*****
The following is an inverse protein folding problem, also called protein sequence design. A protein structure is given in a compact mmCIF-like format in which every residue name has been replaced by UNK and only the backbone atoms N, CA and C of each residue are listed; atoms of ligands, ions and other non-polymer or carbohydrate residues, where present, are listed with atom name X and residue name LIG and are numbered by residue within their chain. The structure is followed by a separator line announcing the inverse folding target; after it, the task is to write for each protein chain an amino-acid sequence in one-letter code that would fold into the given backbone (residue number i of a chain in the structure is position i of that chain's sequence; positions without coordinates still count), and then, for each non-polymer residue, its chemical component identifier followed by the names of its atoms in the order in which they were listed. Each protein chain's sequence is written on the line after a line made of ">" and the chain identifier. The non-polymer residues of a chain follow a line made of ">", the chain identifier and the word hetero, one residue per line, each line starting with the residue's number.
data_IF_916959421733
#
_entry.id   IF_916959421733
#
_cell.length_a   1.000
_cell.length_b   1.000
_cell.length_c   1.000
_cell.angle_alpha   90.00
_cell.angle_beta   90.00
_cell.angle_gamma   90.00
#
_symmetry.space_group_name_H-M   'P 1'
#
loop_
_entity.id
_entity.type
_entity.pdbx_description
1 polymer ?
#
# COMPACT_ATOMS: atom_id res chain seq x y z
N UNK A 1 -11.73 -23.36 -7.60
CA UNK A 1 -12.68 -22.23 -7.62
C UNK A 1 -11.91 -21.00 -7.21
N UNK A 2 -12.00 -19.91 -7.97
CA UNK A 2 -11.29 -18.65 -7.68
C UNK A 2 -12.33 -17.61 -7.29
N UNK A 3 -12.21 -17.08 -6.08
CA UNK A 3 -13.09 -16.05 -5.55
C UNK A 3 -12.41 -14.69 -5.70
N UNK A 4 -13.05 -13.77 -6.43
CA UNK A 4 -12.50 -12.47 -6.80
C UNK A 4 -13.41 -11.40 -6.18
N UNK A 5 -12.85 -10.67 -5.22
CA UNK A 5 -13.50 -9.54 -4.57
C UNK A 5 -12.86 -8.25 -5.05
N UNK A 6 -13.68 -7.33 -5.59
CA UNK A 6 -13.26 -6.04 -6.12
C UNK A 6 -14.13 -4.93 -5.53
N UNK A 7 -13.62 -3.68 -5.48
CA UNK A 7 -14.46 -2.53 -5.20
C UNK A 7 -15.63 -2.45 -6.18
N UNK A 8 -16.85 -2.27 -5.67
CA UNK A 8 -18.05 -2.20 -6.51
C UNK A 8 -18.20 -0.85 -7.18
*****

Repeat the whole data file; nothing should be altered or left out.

The following is an inverse protein folding problem, also called protein sequence design. A protein structure is given in a compact mmCIF-like format in which every residue name has been replaced by UNK and only the backbone atoms N, CA and C of each residue are listed; atoms of ligands, ions and other non-polymer or carbohydrate residues, where present, are listed with atom name X and residue name LIG and are numbered by residue within their chain. The structure is followed by a separator line announcing the inverse folding target; after it, the task is to write for each protein chain an amino-acid sequence in one-letter code that would fold into the given backbone (residue number i of a chain in the structure is position i of that chain's sequence; positions without coordinates still count), and then, for each non-polymer residue, its chemical component identifier followed by the names of its atoms in the order in which they were listed. Each protein chain's sequence is written on the line after a line made of ">" and the chain identifier. The non-polymer residues of a chain follow a line made of ">", the chain identifier and the word hetero, one residue per line, each line starting with the residue's number.
data_IF_916959421733
#
_entry.id   IF_916959421733
#
_cell.length_a   1.000
_cell.length_b   1.000
_cell.length_c   1.000
_cell.angle_alpha   90.00
_cell.angle_beta   90.00
_cell.angle_gamma   90.00
#
_symmetry.space_group_name_H-M   'P 1'
#
loop_
_entity.id
_entity.type
_entity.pdbx_description
1 polymer ?
#
# COMPACT_ATOMS: atom_id res chain seq x y z
N UNK A 1 -11.73 -23.36 -7.60
CA UNK A 1 -12.68 -22.23 -7.62
C UNK A 1 -11.91 -21.00 -7.21
N UNK A 2 -12.00 -19.91 -7.97
CA UNK A 2 -11.29 -18.65 -7.68
C UNK A 2 -12.33 -17.61 -7.29
N UNK A 3 -12.21 -17.08 -6.08
CA UNK A 3 -13.09 -16.05 -5.55
C UNK A 3 -12.41 -14.69 -5.70
N UNK A 4 -13.05 -13.77 -6.43
CA UNK A 4 -12.50 -12.47 -6.80
C UNK A 4 -13.41 -11.40 -6.18
N UNK A 5 -12.85 -10.67 -5.22
CA UNK A 5 -13.50 -9.54 -4.57
C UNK A 5 -12.86 -8.25 -5.05
N UNK A 6 -13.68 -7.33 -5.59
CA UNK A 6 -13.26 -6.04 -6.12
C UNK A 6 -14.13 -4.93 -5.53
N UNK A 7 -13.62 -3.68 -5.48
CA UNK A 7 -14.46 -2.53 -5.20
C UNK A 7 -15.63 -2.45 -6.18
N UNK A 8 -16.85 -2.27 -5.67
CA UNK A 8 -18.05 -2.20 -6.51
C UNK A 8 -18.20 -0.85 -7.18